7

Greetings noble community,

I want to have the following loop:

for(i = 0; i < MAX; i++)
    A[i] = B[i] + C[i];

This will run in parallel on a shared-memory quad-core computer using threads. The two alternatives below are being considered for the code to be executed by these threads, where tid is the id of the thread: 0, 1, 2 or 3.

(for simplicity, assume MAX is a multiple of 4)

Option 1:

for(i = tid; i < MAX; i += 4)
    A[i] = B[i] + C[i];

Option 2:

for(i = tid*(MAX/4); i < (tid+1)*(MAX/4); i++)
    A[i] = B[i] + C[i];

My question is if there's one that is more efficient then the other and why?

  • 2
    The usual answer for this sort of question is "it depends; try it both ways and measure the results for yourself, otherwise you'll never know for sure" – Jeremy Friesner Jan 27 '15 at 20:58
  • I do not have this requisites to test it on the right way. On the other hand my conclusion is, since we have on "Option 1" an increment of the constant 4, I jump 4 over 4 values of this constant to calculate over the threads the value of A[i]. On "Option 2" I can conclude an unit increment of the variable i but the threads are working between tid*(MAX/4) and (tid+1)*(MAX/4). – Francisco Maria Calisto Jan 27 '15 at 21:07
  • In that way I will have on "Option 2" a bigger thread with less space then "Option 1", so more efficiency by picking "Option 2". – Francisco Maria Calisto Jan 27 '15 at 21:10
13

The second one is better than the first one. Simple answer: the second one minimize false sharing

Modern CPU doesn't not load byte one by one to the cache. It read once in a batch called cache line. When two threads trying to modify different variables on the same cache line, one must reload the cache after one modify it.

When would this happen?

Basically, elements nearby in memory will be in the same cache line. So, neighbor elements in array will be in the same cache line since array is just a chunk of memory. And foo1 and foo2 might be in the same cache line as well since they are defined close in the same class.

class Foo {

private int foo1;
private int foo2;

}

How bad is false sharing?

I refer Example 6 from the Gallery of Processor Cache Effects

private static int[] s_counter = new int[1024];
private void UpdateCounter(int position)
{
    for (int j = 0; j < 100000000; j++)
    {
        s_counter[position] = s_counter[position] + 3;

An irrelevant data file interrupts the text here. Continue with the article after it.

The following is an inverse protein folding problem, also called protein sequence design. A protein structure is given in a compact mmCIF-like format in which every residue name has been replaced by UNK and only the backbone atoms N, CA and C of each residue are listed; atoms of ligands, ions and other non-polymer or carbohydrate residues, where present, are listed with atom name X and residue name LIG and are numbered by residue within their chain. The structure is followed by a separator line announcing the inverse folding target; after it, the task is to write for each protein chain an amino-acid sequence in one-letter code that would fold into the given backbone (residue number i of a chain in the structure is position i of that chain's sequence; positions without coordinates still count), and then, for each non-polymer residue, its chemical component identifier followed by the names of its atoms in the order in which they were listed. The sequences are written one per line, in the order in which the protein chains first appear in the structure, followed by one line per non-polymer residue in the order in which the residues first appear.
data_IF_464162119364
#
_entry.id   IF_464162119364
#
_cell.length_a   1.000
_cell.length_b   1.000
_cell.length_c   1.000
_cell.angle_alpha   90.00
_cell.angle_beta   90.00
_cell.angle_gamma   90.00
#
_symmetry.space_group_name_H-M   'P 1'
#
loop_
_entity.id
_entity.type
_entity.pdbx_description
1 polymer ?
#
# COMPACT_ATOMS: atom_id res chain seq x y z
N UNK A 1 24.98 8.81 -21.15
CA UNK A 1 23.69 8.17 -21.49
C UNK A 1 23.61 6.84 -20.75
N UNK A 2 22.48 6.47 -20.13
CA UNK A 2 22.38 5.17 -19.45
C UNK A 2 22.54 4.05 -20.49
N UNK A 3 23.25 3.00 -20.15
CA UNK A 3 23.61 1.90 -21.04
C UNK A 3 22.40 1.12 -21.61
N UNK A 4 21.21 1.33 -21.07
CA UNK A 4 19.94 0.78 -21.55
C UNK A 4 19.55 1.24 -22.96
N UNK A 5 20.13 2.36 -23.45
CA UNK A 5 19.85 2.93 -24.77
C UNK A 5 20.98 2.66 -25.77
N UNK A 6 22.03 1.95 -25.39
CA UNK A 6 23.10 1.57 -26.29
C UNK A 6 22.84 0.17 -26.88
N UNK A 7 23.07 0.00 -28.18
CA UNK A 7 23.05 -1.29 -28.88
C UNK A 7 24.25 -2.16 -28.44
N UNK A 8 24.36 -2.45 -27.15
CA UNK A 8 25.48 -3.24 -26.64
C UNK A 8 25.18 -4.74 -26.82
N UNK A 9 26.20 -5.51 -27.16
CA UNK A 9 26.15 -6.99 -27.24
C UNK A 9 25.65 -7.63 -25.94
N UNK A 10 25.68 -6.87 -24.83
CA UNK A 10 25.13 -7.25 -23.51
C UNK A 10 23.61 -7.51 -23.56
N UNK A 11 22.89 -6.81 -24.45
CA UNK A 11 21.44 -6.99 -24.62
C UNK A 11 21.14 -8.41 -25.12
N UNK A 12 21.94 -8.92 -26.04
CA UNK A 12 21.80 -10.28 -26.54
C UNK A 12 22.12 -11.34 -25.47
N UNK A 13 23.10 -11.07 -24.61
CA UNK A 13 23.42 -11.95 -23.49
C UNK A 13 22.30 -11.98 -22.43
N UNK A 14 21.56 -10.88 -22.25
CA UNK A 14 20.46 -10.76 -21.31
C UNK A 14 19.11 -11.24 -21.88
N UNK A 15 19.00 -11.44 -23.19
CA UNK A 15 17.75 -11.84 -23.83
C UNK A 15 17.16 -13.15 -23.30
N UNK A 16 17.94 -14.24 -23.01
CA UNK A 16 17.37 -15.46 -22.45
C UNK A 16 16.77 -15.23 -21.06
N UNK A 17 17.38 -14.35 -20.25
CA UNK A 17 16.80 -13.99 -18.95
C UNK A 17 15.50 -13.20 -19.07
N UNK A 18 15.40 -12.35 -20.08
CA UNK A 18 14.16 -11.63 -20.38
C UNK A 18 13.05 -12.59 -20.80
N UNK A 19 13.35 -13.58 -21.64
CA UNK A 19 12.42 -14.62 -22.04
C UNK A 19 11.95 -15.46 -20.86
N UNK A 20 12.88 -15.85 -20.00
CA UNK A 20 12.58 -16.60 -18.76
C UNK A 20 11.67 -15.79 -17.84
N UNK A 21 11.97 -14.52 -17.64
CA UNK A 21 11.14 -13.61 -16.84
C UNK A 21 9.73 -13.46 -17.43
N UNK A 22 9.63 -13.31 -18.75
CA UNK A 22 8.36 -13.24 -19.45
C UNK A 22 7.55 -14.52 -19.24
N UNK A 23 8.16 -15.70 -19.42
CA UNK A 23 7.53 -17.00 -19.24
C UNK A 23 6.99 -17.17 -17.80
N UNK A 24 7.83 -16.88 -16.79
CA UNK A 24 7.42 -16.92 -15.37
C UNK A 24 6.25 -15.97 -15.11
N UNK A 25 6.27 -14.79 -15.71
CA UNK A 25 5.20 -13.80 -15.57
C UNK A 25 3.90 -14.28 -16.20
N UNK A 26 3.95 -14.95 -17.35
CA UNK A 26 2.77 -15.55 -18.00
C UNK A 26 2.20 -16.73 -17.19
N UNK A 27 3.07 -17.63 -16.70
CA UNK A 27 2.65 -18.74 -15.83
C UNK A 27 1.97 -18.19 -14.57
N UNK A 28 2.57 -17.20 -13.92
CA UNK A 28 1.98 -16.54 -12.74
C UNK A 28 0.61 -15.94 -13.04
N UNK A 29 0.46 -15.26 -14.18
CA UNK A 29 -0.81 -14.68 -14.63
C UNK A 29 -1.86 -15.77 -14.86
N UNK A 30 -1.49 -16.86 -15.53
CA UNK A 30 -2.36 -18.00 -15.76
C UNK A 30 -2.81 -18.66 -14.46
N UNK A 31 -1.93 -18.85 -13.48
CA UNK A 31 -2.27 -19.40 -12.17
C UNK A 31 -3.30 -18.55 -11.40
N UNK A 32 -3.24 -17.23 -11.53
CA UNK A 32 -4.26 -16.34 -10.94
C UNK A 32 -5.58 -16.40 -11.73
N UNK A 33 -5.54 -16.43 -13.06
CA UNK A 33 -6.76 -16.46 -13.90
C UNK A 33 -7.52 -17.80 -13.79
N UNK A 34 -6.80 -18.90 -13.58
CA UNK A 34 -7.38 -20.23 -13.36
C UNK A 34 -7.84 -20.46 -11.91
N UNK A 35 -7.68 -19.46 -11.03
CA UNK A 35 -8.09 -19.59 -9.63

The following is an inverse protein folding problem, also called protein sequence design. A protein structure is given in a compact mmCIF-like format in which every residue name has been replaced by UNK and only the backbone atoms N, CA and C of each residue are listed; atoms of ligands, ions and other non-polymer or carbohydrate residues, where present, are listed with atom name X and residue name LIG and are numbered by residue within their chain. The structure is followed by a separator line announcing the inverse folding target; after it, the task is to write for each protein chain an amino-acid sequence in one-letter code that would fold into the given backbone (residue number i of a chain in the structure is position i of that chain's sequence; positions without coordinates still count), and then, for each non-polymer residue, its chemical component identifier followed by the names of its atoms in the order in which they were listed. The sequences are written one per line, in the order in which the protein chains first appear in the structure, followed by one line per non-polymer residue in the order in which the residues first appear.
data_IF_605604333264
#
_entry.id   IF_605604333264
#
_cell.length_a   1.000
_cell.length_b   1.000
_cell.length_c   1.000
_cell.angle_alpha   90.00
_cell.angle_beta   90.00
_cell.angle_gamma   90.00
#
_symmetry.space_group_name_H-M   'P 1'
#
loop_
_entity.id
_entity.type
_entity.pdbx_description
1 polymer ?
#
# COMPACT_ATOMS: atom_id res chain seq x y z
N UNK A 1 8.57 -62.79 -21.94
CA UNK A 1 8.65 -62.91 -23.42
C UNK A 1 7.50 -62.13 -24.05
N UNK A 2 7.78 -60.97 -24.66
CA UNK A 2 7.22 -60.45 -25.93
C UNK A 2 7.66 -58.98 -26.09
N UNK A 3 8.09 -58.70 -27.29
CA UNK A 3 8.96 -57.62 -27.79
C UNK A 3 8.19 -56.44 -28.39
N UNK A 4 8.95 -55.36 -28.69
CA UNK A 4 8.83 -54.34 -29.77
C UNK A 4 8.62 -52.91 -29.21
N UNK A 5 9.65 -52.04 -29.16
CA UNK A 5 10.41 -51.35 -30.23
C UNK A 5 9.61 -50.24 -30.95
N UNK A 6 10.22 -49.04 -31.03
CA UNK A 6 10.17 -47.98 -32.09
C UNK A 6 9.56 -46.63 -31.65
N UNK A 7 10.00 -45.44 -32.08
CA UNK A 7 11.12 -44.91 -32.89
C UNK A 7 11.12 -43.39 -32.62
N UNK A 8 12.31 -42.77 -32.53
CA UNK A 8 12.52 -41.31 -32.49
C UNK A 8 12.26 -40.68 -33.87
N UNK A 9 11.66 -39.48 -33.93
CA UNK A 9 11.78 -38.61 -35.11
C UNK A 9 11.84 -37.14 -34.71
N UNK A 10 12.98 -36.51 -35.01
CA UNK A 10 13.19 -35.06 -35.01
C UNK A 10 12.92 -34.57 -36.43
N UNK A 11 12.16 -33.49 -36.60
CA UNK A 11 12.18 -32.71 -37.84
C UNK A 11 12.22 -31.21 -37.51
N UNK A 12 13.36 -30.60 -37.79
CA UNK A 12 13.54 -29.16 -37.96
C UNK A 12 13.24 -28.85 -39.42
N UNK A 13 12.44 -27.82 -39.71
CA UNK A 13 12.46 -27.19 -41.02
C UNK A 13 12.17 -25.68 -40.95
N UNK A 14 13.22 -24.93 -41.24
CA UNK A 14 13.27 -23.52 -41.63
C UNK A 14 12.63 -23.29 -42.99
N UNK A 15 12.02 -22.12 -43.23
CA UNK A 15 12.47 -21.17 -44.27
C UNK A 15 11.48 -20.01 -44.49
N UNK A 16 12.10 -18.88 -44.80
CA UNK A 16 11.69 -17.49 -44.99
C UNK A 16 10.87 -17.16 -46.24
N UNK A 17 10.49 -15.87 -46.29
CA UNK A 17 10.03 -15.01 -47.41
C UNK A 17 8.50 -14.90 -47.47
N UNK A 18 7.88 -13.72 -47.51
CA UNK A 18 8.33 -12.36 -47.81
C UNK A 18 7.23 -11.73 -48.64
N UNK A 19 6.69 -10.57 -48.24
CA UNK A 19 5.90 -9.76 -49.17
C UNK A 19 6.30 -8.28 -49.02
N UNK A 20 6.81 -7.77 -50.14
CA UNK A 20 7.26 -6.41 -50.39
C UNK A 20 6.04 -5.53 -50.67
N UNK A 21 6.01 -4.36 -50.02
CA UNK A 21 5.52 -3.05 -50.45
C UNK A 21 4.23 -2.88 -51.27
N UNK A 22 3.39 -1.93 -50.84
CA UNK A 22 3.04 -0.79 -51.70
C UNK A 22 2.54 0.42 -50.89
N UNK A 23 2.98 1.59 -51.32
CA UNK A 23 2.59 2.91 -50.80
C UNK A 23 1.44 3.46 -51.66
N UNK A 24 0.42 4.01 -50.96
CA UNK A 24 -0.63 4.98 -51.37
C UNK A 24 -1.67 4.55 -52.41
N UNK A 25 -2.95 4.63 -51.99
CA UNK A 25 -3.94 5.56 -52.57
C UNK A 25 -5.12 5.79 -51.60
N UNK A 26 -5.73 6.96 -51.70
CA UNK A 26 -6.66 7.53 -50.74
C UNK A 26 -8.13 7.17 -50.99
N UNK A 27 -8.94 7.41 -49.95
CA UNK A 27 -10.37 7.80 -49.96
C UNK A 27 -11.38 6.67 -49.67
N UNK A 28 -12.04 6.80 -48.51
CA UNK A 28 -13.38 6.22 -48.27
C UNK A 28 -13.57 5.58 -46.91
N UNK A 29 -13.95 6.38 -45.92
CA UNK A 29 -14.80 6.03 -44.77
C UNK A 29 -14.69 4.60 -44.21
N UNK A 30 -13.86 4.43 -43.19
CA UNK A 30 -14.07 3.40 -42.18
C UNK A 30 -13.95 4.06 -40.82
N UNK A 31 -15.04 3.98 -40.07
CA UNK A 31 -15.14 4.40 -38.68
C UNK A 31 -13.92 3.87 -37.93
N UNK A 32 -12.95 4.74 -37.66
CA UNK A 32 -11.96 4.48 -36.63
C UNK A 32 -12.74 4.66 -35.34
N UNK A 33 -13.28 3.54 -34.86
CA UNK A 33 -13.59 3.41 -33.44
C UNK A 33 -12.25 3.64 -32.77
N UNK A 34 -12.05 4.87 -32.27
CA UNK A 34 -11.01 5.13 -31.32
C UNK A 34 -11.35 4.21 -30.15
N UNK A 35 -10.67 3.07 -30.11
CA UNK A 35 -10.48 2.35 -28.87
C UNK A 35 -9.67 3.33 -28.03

}
}

On my quad-core machine, if I call UpdateCounter with parameters 0,1,2,3 from four different threads, it will take 4.3 seconds until all threads are done. On the other hand, if I call UpdateCounter with parameters 16,32,48,64 the operation will be done in 0.28 seconds!

How to detect false sharing?

Linux Perf could be used to detect cache misses and therefore help you analysis such problem.

refer to the analysis from CPU Cache Effects and Linux Perf, use perf to find out L1 cache miss from almost the same code example above:

Performance counter stats for './cache_line_test 0 1 2 3':
10,055,747 L1-dcache-load-misses     #    1.54% of all L1-dcache hits   [51.24%]
Performance counter stats for './cache_line_test 16 32 48 64':
  36,992 L1-dcache-load-misses     #    0.01% of all L1-dcache hits   [50.51%]

It shows here that the total L1 caches hits will drop from 10,055,747 to 36,992 without false sharing. And the performance overhead is not here, it's in the series of loading L2, L3 cache, loading memory after false sharing.

Is there some good practice in industry?

LMAX Disruptor is a High Performance Inter-Thread Messaging Library and it's the default messaging system for Intra-worker communication in Apache Storm The underlying data structure is a simple ring buffer. But to make it fast, it use a lot of tricks to reduce false sharing.

For example, it defines the super class RingBufferPad to create pad between elements in RingBuffer:

abstract class RingBufferPad
{
    protected long p1, p2, p3, p4, p5, p6, p7;
}

Also, when it allocate memory for the buffer it create pad both in front and in tail so that it won't be affected by data in adjacent memory space:

this.entries   = new Object[sequencer.getBufferSize() + 2 * BUFFER_PAD];

source

You probably want to learn more about all the magic tricks. Take a look at one of the author's post: Dissecting the Disruptor: Why it's so fast

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